Org-mode, zettelkasten, plain text notebooks, means and philosophies of writing stuff down to aid thought.
Why takes notes? Everyone cites How different is Vannevar Bush’s memex, which is a classic, although I am not totally convinced that his imagined way of thinking would be helpful for me personally, so much as an endless distraction. Nonetheless, the vague outline of the idea is powerful. Via Cheng Soon Ong, Mike Caulfield’s The Garden and the Stream: A Technopastoral contrasts the “cultivating a garden” feel of maintaining evolving notes with the contextless stream of social media reposts.
Jethro Kuan, How To Take Smart Notes With Org-mode:
The primary purpose of note-taking should not be for storing ideas, but for developing them. When we take notes, we should ask: “In what context do I want to see this note again?”
His blog post is an intro to the philosophy; you can bleep over the technical implementation details.
Note taking seems to be an easy method to yak shave, and there are a lot of notes online about how to make better notes.
A popular one is the Zettelkasten system, (i.e. note box, but exotically written in German) which is a particular collection of habits for sorting notes into topics and serendipitously rediscovering them.
I would like to see empirical validation of the usefulness of particular techniques, (“I was 74% more creative while using Zettelkasten and achieved 12% more insight!” etc) but not so much that I will do a literature search right now.
See, e.g. abramdemski’s Zettelkasten diary, or the list of Digital Zettelkasten tools on the r/Zettelkasten/ wiki.
I am keen tagged notes, but implementing that in a useful way for my combination notes-and-blog system does not seem to have happened. My own organically-evolved, slightly messy methodology does not have a name (It is precisely the blog you are reading now, which represents a compromise between ease of note-taking and ease of online publishing).
Methods not analyzed here
- taking notes on physical, paper cards. This is not portable enough for me, and too easy for me to lose.
- Mind-mapping, or any other tree-structured hierarchical assumption. That kind of single-parent taxonomy annoys me.
- flashcards for memorisation, which are covered at that link
- the intersection of note-taking and reading annotations, for diverse resources such as PDF articles and so on. Right now, annotating literature falls in the crack between note taking and reading workflows.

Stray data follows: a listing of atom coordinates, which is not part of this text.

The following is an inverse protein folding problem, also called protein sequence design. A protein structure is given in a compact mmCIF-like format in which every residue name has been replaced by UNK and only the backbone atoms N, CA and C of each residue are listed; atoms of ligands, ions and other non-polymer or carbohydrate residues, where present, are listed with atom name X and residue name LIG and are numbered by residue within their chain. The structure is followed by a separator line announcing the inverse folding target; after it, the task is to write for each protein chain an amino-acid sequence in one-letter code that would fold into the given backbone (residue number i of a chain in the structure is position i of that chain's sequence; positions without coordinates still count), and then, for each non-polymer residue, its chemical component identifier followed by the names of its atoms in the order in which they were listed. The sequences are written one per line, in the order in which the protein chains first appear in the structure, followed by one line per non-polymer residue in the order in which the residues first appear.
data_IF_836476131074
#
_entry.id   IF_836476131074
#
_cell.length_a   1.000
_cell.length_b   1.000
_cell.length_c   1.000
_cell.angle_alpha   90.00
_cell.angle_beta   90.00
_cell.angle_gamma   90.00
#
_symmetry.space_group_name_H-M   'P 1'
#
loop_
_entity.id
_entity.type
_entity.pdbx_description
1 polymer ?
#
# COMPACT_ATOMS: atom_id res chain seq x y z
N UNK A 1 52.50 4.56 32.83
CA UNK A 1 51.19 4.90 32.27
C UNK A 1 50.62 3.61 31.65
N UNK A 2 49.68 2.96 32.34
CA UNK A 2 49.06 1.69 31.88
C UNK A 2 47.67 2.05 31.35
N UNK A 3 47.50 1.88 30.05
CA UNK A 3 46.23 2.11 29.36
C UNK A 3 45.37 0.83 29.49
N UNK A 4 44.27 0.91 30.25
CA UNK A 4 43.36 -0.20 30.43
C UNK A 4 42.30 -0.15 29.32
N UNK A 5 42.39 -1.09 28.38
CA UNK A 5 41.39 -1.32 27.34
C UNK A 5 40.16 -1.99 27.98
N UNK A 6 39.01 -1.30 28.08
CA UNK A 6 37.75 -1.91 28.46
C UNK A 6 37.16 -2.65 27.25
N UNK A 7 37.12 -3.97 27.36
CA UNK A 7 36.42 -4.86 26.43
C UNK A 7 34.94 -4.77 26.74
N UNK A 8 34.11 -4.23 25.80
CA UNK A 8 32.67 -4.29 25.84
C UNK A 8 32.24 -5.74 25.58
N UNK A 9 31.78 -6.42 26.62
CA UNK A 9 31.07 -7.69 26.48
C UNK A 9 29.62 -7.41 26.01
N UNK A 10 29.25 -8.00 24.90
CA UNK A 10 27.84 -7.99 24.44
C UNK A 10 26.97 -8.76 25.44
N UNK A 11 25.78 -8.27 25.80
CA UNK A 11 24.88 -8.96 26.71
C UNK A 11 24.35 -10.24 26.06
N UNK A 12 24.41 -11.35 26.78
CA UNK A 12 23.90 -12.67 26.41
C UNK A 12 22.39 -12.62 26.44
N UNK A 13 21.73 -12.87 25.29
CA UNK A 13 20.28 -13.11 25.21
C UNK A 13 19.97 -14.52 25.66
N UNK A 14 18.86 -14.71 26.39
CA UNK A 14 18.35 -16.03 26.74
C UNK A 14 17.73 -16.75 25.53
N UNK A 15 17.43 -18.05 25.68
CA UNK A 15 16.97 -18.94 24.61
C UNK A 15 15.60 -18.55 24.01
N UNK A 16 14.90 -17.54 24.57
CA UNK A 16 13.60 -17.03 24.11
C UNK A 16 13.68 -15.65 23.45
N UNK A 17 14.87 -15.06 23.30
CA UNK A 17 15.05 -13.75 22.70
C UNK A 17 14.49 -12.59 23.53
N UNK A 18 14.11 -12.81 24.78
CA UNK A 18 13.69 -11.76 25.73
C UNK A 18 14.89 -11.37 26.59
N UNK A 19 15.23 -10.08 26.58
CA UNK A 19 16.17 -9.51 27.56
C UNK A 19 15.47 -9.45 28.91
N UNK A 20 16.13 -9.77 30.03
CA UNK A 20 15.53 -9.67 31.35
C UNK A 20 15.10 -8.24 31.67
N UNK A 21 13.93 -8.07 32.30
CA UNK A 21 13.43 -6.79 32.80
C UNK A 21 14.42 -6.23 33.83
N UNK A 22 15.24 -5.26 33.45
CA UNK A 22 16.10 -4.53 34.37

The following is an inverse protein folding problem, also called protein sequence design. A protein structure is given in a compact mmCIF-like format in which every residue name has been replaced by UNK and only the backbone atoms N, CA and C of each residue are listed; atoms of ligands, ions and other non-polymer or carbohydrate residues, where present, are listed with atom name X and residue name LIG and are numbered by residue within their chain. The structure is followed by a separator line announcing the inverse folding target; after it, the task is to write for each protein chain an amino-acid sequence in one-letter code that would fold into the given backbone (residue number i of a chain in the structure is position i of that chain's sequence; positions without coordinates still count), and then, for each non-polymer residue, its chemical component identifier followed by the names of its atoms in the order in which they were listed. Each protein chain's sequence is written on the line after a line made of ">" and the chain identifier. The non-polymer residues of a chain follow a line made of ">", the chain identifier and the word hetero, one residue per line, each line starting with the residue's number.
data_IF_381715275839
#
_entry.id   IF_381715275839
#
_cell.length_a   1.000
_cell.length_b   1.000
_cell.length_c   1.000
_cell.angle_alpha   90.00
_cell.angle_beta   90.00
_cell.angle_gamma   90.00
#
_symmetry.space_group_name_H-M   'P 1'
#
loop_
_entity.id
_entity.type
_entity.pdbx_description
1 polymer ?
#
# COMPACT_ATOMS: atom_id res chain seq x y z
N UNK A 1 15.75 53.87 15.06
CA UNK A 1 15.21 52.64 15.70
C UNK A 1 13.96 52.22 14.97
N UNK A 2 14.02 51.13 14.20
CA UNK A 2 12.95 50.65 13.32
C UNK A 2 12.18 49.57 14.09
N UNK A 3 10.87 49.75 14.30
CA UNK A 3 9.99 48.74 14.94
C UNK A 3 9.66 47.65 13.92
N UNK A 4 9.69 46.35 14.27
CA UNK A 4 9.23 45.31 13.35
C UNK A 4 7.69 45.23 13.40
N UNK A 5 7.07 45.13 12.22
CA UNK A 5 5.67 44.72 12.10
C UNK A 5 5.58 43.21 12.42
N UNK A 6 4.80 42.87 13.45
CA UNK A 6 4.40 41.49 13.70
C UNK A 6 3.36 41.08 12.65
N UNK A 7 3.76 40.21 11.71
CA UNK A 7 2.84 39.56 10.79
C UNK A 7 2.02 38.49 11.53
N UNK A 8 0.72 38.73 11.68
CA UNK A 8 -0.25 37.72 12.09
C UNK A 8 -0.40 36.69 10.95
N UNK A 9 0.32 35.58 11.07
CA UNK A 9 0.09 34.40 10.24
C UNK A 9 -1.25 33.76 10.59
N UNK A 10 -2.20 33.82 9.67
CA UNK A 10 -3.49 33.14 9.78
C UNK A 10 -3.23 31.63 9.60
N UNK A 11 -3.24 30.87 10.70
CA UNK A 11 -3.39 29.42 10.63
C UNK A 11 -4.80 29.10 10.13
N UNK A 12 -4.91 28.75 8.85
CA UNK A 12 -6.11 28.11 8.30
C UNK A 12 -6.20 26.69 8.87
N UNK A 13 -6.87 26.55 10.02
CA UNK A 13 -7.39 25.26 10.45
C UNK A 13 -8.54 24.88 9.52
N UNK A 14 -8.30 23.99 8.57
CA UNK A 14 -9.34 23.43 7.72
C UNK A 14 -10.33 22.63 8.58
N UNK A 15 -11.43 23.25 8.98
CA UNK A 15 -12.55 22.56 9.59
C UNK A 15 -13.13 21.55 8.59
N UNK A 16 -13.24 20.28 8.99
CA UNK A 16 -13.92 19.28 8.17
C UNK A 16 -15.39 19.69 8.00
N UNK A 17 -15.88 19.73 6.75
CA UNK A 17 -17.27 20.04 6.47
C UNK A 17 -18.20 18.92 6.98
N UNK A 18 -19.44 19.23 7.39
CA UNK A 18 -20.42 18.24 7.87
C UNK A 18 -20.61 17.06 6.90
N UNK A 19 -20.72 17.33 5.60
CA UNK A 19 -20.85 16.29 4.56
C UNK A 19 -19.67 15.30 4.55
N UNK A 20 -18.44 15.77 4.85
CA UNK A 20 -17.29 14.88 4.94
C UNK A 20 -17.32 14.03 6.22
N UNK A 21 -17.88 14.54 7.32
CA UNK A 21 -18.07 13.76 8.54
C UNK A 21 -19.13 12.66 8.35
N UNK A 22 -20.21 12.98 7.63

For me, my notebook is mostly this plain text blog, which I construct inside VS Codium. I auditioned a few methods before I settled on this. What follows is a messy collection of such note taking software options, from the perspective of my needs.
Advice from the Zettelkasten wiki:
Note that it is likely that the tool you use doesn’t really matter all that much. The original Zettelkasten was a huge stack of paper slips and even that worked great. There is one case where the choice of the tool has a huge impact, namely the case where the tool you use is discontinued. To avoid being left with a stack of 5000 notes that you can no longer access, prefer tools that export/save to common formats.
I also like tools that enable secure note taking, so that faceless corporations cannot read my drafts.
A famous note-taking system for emacs nerds especially for TODO lists but it can be used as a Zettelkasten system apparently? Mentioned because it is a timeless classic in the community and you need to mention it, just like you need to mention the King James Bible when mentioning English literature.
I was surprised to learn that org mode does not need emacs. It turns out that org mode is essentially a file format convention, and we could notionally edit it using a variety of packages and plugins, or manually. C’mon now, though, will you really? I won’t.
Much note taking theory is based off the clever wiki-style linking, which is org-mode’s main selling point, in e.g the zettelkasten tuorial above.
Strictly using macOS/iOS? Maybe try Bear.app which is a pretty-lookin’ subscription service with clients for various apple products. AFAICT it is a glossier cousin of FSNotes. Optional encryption via your fingerprint, which is fine as far as you trust mandatory backdoors in your local jurisdiction presumably. USD15/year.
A hyped, quirky, exclusive, web-nerd note taking app: Roam research seems to be a popular amongst people who would like to meta-optimise their hyperlearning with doubleplus buzzword-backed techniques.
It might be good? But I would not know. That workflow hype-cycle ship has now sailed for me and I have no time for trying out alternatives at the moment. 😐 AFAICT its main selling points are that
- it is has good UX for associative linking, and
- some higher-level analytics, and
- lots of 3rd party integrations
ClickUp is popular amongst several of my friends who manage collective projects. It combines note-taking with to-do items, project management integrations and other stuff.